The German spa hotel called Zippendorf which stands on the south side of Lake Schwerin in Mecklenburg, Germany, is a ruin nowadays. During its lifetime, the building has been in the possession of various different owners. However, for the last 30 years, it has stood empty and continues to deteriorate due to vandals and the elements.
Kurhaus GmbH was founded in 1909 with the aim of developing tourism in the Schwerin region. This particular location was chosen because of the nearby lake and the beach, which would naturally prove a draw to potential guests.
A year later, in 1910, a resort hotel was built by the architect Paul Korff. The Zippendorf Hotel consisted of 63 beds across 45 rooms, reading rooms, and a covered veranda, and was designed to be a climatic health resort.
The company faced an unexpected obstacle in that the city didn’t maintain the infrastructure and environment of the surroundings. For example, the walkways weren’t maintained and the beach was covered in trash. This obviously didn’t provide an inviting environment for hotel guests.
Prior to the First World War, Zippendorf Hotel positioned itself within the tourist market as a spa resort with all modern amenities, where almost all rooms had a balcony or loggia.
When the First World War began, the number of tourists and hotel visitors naturally reduced. To make up for this loss of income, the company rented its premises to the artillery depot.
Once the war ended, the hotel’s owners put it up for sale. It took until 1919 for a sale to be agreed, at which point the hotel was sold at a loss to a man named Friedrich Schwarz. Friedrich already owned two hotels, which were located in the same area but closer to the city center.
The new owner went to great lengths to restore the hotel and have it back to normal operations. It wasn’t until the 1920s that these efforts began to bring success. A particular feature that influenced this new profitability was the fact that from 1921 it became possible to reach the hotel by tram.
Unfortunately, the economic crisis in the country hit the hotel hard. Friedrich Schwarz was forced to file for bankruptcy. In 1931, the Zippendorf hotel was closed and immediately put up for sale. However, it was not easy to find a buyer as the hotel had earned a bad reputation.
For two years, no buyer could be found. At the beginning of 1933, the plot of land and the hotel were seized as part of foreclosure proceedings. After that, the hotel got a new owner – Max Otto Kirst.
Unfortunately, under Kirst’s management, not many tourists were attracted to this huge hotel. In general, only about 5% of its rooms were occupied.
In 1938, the hotel hosted Sudeten German refugees. However, this ultimately led to Kirst losing his license in 1939 due to the untidiness of the hotel and poor treatment of the refugees. Legal disputes with the city began but were soon overshadowed by the start of the Second World War.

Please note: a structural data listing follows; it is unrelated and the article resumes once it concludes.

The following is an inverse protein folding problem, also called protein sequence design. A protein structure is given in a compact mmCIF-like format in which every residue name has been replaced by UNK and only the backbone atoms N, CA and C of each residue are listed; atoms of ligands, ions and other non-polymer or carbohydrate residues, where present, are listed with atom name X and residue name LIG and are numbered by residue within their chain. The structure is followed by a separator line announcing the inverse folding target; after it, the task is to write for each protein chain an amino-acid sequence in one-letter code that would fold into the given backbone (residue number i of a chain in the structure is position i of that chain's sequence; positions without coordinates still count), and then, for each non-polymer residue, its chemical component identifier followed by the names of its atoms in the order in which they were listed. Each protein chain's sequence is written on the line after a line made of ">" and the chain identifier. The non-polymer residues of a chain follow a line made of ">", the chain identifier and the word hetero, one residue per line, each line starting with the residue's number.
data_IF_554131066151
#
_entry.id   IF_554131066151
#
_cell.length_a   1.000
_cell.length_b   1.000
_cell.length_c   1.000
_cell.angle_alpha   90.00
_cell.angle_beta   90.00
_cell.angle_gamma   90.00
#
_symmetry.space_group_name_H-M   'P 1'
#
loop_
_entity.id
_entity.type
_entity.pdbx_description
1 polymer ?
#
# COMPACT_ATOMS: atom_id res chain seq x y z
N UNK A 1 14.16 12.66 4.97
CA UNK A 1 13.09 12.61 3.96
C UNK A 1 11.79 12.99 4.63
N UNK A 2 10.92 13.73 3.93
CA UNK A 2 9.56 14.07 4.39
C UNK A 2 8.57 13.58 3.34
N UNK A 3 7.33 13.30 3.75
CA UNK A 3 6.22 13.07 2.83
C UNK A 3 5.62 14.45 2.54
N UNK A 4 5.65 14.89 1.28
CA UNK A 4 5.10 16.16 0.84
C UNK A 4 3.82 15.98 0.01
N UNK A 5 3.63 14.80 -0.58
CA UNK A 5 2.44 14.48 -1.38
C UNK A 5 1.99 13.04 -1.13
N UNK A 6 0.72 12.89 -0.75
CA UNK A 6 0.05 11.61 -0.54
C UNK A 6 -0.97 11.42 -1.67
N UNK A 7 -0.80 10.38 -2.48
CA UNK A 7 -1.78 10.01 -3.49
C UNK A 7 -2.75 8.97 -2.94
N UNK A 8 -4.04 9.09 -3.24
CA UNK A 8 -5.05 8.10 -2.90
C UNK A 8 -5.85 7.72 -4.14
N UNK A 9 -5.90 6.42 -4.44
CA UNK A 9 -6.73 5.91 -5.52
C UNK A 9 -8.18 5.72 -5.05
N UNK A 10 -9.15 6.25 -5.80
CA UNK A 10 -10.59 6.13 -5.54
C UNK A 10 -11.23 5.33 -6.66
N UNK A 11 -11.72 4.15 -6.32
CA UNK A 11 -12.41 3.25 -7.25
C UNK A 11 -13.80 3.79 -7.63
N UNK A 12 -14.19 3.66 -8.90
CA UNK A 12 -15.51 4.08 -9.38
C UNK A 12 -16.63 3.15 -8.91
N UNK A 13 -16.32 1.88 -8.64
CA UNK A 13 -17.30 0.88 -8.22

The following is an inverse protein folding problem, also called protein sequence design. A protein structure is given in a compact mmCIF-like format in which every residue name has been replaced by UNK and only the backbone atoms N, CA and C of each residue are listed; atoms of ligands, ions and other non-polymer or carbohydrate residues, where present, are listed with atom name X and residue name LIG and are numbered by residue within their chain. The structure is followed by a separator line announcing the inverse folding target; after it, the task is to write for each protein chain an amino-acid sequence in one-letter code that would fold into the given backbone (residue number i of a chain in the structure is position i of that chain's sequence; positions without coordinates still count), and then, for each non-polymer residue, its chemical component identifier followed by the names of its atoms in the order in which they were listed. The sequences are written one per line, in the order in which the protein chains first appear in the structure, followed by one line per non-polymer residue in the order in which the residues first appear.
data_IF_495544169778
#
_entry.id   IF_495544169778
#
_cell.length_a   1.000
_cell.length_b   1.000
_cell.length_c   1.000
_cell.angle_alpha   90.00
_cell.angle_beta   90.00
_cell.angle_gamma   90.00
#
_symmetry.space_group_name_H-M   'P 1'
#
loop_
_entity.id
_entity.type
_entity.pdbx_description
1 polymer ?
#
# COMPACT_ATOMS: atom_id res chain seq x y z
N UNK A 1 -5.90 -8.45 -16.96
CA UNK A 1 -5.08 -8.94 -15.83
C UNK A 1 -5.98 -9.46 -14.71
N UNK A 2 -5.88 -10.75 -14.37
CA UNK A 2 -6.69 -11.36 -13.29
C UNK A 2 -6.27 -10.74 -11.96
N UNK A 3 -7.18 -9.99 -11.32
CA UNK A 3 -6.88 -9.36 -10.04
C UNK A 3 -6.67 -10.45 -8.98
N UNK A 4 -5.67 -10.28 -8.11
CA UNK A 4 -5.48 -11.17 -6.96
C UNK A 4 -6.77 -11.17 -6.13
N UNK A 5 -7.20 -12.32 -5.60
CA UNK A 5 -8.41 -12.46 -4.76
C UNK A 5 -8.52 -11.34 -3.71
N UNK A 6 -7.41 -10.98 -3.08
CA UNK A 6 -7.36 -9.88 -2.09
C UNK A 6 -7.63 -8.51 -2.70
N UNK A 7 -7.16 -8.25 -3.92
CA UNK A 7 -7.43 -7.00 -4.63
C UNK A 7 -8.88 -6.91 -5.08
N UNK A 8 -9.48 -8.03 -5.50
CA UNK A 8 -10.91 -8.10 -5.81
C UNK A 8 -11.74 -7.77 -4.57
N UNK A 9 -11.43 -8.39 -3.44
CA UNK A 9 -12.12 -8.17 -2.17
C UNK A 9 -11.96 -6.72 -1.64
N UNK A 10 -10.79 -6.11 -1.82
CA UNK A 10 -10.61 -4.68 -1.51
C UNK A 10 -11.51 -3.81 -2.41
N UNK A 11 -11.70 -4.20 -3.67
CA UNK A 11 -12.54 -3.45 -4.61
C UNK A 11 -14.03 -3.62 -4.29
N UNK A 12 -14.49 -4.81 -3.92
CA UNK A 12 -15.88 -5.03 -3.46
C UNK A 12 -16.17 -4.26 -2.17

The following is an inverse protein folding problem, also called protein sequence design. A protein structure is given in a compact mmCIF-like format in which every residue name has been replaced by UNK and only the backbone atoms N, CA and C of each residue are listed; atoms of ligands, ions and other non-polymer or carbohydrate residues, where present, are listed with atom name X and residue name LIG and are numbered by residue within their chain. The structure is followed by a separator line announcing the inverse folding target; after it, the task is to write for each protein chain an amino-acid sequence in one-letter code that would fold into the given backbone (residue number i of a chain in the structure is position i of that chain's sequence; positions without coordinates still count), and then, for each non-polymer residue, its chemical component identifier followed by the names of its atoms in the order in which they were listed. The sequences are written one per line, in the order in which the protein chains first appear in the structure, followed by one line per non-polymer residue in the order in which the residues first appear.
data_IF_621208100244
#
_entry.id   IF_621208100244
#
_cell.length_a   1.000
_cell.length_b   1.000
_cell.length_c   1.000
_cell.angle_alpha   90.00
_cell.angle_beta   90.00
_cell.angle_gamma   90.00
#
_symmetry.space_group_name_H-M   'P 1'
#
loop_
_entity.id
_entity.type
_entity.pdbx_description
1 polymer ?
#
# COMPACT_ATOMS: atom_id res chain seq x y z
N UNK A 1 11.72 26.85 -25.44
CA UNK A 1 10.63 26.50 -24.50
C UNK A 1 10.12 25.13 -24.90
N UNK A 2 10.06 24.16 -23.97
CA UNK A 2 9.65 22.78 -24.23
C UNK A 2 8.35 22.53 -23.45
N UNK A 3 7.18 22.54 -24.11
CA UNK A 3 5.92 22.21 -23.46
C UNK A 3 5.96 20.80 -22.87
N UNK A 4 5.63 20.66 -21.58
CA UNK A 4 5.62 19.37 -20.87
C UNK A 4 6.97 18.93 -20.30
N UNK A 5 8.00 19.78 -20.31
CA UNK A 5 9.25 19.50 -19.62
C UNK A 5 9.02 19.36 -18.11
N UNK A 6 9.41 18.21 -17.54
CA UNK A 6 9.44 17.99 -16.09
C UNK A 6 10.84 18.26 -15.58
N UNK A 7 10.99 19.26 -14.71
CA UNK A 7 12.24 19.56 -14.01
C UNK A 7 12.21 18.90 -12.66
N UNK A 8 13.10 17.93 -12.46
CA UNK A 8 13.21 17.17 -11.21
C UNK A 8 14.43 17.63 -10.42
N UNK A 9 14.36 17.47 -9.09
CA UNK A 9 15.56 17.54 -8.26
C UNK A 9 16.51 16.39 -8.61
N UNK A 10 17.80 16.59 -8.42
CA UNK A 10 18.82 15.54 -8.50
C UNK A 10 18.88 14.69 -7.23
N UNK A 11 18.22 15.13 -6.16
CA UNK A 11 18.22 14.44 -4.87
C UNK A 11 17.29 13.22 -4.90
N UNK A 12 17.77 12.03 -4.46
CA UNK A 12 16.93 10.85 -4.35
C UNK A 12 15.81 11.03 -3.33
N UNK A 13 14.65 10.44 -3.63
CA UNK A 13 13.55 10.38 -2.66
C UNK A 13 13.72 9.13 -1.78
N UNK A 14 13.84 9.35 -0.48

During the war in 1944, the Zippendorf Hotel was confiscated by the German Air Force and converted into a military hospital. After the end of the war, the building became a rest home for former concentration camp prisoners. In the early 1950s, the city finally confiscated the building from the owners.
From 1956, the former hotel was owned by SC Traktor Schwerin (a GDR sports club) and used as a clubhouse and hostel for athletes involved in boxing, athletics, sailing, and volleyball. In 1984, the building was sold to the Schwerin-Süd leather goods factory.
In 1990, the Treuhandandstalt took over the Zippendorf Hotel, tasked with privatizing state-owned buildings. Treuhandanstalt provided a new roof as well as overhauling the electrical lines and heating system.
Various plans were put forward to use the property, including turning it into an internet university. At some point, it also became a listed building. However, nothing was done with the land or the building.
Instead, another new owner was found in 2008, one who planned to establish a Health and Advanced Training Academy with hotels and restaurants. A fence was put up around the former hotel, but no further works were carried out.
In 2012, there were plans to build high-quality condominiums. Despite the site being cleared and planning permission being obtained, the investor announced in May 2013 that it wouldn’t be carrying through with its plans. The hotel was, once again, put up for sale at a price of 750,000 euros.
In 2016, a project was put forward to create a residential complex with 18 apartments, the construction of which was to be completed in 2018. Unfortunately, two of the investors jumped ship, halting the project until more investors can be found. As such, the future of the Zippendorf Hotel is as uncertain as it ever was.
A big thank you to Alexandr and his LiveJournal account for sharing such amazing photographs of this ruined building with us.
Alex lives in Germany and has got an account where he writes about different locations. He has written his own article about this location where you can find more of his photos and information. You should definitely check out his LiveJournal account and Facebook page. Enjoy!
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